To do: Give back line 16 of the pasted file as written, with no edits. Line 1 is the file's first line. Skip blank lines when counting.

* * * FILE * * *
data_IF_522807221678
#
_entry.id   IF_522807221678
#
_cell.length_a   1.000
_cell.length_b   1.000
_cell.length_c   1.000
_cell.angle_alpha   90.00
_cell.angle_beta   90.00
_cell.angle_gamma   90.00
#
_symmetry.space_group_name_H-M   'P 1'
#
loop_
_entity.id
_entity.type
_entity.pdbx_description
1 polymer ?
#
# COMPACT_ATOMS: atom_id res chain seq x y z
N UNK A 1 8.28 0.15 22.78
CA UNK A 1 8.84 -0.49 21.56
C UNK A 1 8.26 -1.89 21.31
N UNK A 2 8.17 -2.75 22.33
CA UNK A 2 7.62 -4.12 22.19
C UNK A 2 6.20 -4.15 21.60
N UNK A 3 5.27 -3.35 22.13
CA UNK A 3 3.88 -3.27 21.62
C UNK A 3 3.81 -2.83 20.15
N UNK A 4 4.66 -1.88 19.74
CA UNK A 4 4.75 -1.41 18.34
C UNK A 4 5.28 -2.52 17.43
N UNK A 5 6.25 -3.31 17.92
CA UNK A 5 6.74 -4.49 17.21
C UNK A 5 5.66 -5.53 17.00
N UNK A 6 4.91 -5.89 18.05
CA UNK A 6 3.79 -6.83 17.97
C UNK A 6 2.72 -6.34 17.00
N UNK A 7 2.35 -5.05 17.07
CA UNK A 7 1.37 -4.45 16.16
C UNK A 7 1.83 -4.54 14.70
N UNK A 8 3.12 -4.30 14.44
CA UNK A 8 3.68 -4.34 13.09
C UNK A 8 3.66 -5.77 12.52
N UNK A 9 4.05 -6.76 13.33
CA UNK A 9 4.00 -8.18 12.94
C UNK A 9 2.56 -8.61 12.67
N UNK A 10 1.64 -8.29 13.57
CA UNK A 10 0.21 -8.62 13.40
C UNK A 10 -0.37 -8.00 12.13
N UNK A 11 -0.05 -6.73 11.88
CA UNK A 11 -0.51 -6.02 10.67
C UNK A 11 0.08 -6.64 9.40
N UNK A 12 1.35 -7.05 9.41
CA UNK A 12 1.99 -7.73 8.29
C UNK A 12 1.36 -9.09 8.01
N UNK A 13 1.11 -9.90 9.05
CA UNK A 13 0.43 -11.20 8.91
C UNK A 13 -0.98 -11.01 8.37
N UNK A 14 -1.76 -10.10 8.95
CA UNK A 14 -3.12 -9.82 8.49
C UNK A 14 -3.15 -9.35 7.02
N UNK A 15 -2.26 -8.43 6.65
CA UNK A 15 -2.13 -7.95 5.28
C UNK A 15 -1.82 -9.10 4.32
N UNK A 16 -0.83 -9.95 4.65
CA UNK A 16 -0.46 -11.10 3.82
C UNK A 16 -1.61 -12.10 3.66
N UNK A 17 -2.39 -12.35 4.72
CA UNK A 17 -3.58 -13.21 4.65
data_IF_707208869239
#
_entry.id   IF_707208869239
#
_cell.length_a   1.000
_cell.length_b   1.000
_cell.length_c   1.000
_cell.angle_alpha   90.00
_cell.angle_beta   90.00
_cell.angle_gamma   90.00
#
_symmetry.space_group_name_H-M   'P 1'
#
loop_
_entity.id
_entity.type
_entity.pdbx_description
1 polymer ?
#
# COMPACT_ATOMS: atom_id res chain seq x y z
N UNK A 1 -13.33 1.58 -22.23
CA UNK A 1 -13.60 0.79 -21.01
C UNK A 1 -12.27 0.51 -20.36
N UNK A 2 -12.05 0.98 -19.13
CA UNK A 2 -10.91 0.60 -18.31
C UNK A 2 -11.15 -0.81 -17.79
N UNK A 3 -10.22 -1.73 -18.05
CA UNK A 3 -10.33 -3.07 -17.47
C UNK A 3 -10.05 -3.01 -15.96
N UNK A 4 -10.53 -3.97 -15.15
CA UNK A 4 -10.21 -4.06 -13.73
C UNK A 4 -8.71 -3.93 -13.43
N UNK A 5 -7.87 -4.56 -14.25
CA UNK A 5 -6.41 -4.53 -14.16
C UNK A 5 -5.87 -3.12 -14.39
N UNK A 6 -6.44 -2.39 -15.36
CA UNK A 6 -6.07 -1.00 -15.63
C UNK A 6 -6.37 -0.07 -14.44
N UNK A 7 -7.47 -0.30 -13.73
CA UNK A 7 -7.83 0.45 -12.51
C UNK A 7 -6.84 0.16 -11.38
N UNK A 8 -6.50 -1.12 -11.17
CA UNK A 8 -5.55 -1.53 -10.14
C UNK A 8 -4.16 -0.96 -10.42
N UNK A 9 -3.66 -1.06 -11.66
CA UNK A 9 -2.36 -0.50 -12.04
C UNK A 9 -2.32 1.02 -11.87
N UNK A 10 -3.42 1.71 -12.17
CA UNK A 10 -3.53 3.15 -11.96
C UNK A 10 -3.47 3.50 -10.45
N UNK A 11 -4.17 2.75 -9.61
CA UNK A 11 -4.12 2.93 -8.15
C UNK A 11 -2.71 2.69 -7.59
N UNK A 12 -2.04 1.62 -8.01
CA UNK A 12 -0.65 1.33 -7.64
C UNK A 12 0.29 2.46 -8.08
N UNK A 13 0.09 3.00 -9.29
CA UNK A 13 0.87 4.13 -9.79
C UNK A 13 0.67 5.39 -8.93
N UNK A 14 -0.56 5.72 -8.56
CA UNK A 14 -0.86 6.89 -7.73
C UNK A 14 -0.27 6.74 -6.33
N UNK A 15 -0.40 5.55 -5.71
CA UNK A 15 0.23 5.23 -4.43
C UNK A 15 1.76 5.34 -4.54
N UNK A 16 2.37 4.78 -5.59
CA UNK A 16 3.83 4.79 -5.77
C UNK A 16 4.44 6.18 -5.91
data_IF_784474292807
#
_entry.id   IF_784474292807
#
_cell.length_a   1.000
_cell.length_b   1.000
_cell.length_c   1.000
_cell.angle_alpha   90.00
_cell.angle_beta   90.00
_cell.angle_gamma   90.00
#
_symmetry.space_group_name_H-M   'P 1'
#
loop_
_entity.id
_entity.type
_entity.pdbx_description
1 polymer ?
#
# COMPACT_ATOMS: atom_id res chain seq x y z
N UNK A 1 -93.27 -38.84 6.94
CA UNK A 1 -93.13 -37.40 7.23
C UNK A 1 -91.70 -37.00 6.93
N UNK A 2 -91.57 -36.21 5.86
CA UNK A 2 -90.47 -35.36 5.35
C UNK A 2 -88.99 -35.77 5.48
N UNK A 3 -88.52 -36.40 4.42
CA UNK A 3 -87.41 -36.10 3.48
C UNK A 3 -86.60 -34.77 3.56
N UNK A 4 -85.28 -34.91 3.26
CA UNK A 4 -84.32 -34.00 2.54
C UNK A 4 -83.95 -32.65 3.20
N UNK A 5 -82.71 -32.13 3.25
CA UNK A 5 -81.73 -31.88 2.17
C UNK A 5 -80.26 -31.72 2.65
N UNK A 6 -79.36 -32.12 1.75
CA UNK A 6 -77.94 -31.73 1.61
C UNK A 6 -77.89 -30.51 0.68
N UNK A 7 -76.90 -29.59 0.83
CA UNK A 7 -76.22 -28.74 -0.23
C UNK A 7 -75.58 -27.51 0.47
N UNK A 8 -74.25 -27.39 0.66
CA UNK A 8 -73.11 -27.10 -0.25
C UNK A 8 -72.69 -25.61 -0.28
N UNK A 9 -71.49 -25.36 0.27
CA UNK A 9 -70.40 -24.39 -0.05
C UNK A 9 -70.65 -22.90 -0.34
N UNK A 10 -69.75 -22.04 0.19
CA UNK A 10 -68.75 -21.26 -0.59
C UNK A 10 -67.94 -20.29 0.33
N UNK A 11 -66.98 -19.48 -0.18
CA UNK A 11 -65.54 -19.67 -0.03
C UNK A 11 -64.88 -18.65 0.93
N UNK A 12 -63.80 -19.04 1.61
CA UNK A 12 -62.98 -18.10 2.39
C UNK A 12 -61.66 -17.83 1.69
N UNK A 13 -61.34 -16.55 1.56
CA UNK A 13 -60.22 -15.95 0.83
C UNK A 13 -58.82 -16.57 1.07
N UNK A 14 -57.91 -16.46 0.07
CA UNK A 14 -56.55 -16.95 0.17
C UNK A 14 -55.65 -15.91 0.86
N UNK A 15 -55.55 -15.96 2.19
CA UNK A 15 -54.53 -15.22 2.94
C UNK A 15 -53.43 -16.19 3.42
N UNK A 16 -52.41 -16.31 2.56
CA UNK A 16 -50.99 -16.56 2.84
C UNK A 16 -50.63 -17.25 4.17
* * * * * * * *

_entity.type